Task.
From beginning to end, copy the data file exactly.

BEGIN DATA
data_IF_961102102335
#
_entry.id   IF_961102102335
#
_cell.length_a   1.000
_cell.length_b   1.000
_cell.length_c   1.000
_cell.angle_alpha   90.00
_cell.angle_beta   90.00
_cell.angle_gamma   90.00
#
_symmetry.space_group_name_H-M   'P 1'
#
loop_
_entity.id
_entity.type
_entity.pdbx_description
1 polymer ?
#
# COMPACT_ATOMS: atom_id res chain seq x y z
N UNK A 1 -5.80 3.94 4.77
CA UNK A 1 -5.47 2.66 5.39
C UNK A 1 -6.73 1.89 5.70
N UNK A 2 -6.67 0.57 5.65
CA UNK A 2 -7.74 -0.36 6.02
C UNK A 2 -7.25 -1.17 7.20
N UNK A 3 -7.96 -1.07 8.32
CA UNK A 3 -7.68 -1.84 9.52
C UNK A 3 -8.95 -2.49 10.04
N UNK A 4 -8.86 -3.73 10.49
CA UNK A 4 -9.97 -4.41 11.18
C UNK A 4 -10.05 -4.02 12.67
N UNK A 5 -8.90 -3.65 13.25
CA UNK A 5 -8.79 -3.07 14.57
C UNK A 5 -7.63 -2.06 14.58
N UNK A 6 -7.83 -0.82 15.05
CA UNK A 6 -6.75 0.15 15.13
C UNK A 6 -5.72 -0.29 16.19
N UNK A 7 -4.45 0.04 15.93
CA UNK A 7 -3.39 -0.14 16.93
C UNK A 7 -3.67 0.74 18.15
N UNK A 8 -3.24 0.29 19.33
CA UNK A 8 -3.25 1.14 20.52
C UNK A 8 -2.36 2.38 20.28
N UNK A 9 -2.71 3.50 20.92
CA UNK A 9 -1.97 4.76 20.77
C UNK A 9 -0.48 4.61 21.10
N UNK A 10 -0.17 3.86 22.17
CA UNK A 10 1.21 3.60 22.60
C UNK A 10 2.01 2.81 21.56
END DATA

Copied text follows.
data_IF_961102102335
#
_entry.id   IF_961102102335
#
_cell.length_a   1.000
_cell.length_b   1.000
_cell.length_c   1.000
_cell.angle_alpha   90.00
_cell.angle_beta   90.00
_cell.angle_gamma   90.00
#
_symmetry.space_group_name_H-M   'P 1'
#
loop_
_entity.id
_entity.type
_entity.pdbx_description
1 polymer ?
#
# COMPACT_ATOMS: atom_id res chain seq x y z
N UNK A 1 -5.80 3.94 4.77
CA UNK A 1 -5.47 2.66 5.39
C UNK A 1 -6.73 1.89 5.70
N UNK A 2 -6.67 0.57 5.65
CA UNK A 2 -7.74 -0.36 6.02
C UNK A 2 -7.25 -1.17 7.20
N UNK A 3 -7.96 -1.07 8.32
CA UNK A 3 -7.68 -1.84 9.52
C UNK A 3 -8.95 -2.49 10.04
N UNK A 4 -8.86 -3.73 10.49
CA UNK A 4 -9.97 -4.41 11.18
C UNK A 4 -10.05 -4.02 12.67
N UNK A 5 -8.90 -3.65 13.25
CA UNK A 5 -8.79 -3.07 14.57
C UNK A 5 -7.63 -2.06 14.58
N UNK A 6 -7.83 -0.82 15.05
CA UNK A 6 -6.75 0.15 15.13
C UNK A 6 -5.72 -0.29 16.19
N UNK A 7 -4.45 0.04 15.93
CA UNK A 7 -3.39 -0.14 16.93
C UNK A 7 -3.67 0.74 18.15
N UNK A 8 -3.24 0.29 19.33
CA UNK A 8 -3.25 1.14 20.52
C UNK A 8 -2.36 2.38 20.28
N UNK A 9 -2.71 3.50 20.92
CA UNK A 9 -1.97 4.76 20.77
C UNK A 9 -0.48 4.61 21.10
N UNK A 10 -0.17 3.86 22.17
CA UNK A 10 1.21 3.60 22.60
C UNK A 10 2.01 2.81 21.56